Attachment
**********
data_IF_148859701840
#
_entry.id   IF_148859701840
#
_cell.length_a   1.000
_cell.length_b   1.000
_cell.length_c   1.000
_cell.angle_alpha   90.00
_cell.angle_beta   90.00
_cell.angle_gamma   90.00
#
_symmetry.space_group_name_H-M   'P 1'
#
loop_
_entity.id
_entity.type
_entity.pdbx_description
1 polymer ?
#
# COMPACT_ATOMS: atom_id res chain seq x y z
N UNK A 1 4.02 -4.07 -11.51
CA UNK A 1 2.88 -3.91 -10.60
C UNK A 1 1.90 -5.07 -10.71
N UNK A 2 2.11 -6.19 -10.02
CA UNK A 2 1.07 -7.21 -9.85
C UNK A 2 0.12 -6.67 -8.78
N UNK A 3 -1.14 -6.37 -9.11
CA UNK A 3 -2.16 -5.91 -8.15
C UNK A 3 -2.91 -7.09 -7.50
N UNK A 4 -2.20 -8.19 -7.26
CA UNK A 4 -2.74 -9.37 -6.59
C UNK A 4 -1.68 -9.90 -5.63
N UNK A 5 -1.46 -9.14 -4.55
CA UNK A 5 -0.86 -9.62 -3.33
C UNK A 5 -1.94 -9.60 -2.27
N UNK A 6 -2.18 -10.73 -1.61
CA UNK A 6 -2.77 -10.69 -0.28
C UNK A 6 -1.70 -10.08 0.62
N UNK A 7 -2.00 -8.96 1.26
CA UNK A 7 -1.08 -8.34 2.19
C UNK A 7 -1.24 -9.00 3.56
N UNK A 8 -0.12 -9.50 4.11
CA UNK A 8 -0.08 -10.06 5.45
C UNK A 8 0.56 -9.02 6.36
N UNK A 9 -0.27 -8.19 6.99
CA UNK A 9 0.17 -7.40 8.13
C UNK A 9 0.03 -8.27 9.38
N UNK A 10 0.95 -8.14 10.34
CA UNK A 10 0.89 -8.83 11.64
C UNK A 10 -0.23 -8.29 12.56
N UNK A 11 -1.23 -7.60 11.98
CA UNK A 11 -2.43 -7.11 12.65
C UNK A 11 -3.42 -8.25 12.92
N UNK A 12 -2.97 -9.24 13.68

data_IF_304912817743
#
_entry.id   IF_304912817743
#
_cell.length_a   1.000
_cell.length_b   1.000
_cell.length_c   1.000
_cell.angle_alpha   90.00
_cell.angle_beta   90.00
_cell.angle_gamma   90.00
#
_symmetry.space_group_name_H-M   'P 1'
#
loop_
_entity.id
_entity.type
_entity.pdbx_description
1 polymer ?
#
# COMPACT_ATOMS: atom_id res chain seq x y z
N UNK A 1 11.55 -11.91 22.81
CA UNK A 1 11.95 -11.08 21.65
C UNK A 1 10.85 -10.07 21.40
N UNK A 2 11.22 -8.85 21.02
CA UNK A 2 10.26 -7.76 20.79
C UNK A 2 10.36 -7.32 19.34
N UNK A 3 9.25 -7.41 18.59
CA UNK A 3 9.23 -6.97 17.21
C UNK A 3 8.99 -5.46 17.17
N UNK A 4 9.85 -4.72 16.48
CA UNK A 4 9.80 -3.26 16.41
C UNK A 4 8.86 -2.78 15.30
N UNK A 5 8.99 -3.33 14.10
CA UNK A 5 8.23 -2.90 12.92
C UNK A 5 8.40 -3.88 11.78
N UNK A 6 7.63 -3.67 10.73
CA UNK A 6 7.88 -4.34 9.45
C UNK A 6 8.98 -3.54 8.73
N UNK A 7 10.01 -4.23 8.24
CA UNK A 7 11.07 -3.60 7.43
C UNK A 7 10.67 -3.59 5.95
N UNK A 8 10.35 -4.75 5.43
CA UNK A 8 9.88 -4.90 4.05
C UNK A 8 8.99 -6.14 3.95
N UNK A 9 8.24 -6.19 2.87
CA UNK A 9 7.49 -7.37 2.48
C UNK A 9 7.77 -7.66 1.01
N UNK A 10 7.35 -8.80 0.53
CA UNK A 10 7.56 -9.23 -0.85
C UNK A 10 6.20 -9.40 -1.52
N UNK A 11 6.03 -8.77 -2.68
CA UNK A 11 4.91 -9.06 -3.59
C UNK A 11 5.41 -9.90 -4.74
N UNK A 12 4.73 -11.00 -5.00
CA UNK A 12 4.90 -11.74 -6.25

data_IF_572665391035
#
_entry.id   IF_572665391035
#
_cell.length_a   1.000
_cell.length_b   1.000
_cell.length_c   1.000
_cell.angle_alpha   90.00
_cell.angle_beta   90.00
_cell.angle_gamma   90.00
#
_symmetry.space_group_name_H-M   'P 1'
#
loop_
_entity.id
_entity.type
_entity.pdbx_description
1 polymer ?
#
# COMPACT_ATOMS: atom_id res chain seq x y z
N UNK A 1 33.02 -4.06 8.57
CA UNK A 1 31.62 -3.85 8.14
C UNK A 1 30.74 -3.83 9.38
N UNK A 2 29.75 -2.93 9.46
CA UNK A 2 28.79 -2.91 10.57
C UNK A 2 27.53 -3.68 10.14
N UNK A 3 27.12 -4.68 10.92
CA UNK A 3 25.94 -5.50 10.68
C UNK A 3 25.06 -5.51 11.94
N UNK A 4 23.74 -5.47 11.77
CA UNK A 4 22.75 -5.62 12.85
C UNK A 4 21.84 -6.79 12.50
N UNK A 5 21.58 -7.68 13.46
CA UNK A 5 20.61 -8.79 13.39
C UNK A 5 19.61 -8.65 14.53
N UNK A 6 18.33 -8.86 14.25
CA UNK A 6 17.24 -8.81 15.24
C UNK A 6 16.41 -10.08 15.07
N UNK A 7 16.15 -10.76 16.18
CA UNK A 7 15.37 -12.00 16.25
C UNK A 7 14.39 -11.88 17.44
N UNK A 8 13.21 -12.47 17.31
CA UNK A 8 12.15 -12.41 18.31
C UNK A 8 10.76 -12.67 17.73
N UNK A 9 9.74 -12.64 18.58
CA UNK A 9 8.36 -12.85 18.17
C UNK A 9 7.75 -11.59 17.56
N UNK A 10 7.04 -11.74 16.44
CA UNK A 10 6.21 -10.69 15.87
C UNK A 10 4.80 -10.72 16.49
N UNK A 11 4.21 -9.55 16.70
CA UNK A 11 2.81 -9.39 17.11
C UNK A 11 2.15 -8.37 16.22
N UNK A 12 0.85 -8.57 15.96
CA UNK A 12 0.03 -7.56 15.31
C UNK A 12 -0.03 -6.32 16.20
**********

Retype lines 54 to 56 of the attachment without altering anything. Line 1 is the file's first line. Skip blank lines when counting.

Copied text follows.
N UNK A 12 -2.97 -9.24 13.68

data_IF_304912817743
#